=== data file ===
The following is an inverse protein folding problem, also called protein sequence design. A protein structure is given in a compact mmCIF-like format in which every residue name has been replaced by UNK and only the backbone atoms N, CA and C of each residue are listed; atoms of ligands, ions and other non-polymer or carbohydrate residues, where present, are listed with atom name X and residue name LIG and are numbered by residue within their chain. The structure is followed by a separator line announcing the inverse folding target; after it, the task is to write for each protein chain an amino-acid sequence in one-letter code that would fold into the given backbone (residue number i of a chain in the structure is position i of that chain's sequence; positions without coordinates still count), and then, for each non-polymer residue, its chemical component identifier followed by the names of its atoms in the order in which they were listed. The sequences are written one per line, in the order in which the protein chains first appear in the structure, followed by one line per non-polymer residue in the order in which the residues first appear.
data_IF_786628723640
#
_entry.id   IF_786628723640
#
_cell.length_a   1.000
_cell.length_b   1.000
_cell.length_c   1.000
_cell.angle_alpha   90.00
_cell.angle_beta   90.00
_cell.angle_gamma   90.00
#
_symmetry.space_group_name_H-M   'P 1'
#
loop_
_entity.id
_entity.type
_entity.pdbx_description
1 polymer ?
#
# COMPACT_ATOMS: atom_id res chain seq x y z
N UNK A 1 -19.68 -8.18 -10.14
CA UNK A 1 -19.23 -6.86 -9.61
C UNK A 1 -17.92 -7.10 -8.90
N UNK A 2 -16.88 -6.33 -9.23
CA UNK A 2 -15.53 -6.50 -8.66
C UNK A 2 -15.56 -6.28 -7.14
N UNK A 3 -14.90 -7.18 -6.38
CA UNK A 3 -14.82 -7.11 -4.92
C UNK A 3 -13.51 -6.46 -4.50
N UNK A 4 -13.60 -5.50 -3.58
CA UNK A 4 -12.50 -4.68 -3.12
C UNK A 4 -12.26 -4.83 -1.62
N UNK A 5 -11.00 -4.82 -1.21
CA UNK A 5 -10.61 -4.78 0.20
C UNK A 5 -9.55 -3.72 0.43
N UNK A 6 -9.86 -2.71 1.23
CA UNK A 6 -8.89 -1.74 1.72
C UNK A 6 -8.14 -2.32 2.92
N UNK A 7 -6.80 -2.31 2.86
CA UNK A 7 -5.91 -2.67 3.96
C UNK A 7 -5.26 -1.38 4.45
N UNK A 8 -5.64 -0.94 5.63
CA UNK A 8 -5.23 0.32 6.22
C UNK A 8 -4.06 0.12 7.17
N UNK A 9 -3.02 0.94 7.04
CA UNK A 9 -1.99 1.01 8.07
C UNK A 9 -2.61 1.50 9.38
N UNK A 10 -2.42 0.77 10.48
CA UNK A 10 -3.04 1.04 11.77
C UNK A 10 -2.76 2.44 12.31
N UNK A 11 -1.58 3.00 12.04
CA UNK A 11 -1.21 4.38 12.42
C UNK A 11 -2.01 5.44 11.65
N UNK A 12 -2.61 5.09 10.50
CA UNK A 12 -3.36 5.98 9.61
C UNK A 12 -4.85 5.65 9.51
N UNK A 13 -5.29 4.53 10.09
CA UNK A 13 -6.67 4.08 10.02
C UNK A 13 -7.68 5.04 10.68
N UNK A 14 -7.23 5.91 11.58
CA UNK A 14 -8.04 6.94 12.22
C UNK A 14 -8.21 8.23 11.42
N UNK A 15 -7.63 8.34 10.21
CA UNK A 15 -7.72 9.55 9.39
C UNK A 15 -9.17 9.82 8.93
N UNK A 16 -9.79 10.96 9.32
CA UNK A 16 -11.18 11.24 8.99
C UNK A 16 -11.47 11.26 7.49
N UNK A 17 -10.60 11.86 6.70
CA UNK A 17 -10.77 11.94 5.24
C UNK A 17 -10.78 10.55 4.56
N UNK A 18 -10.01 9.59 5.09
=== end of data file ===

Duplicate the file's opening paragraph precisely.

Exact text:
The following is an inverse protein folding problem, also called protein sequence design. A protein structure is given in a compact mmCIF-like format in which every residue name has been replaced by UNK and only the backbone atoms N, CA and C of each residue are listed; atoms of ligands, ions and other non-polymer or carbohydrate residues, where present, are listed with atom name X and residue name LIG and are numbered by residue within their chain. The structure is followed by a separator line announcing the inverse folding target; after it, the task is to write for each protein chain an amino-acid sequence in one-letter code that would fold into the given backbone (residue number i of a chain in the structure is position i of that chain's sequence; positions without coordinates still count), and then, for each non-polymer residue, its chemical component identifier followed by the names of its atoms in the order in which they were listed. The sequences are written one per line, in the order in which the protein chains first appear in the structure, followed by one line per non-polymer residue in the order in which the residues first appear.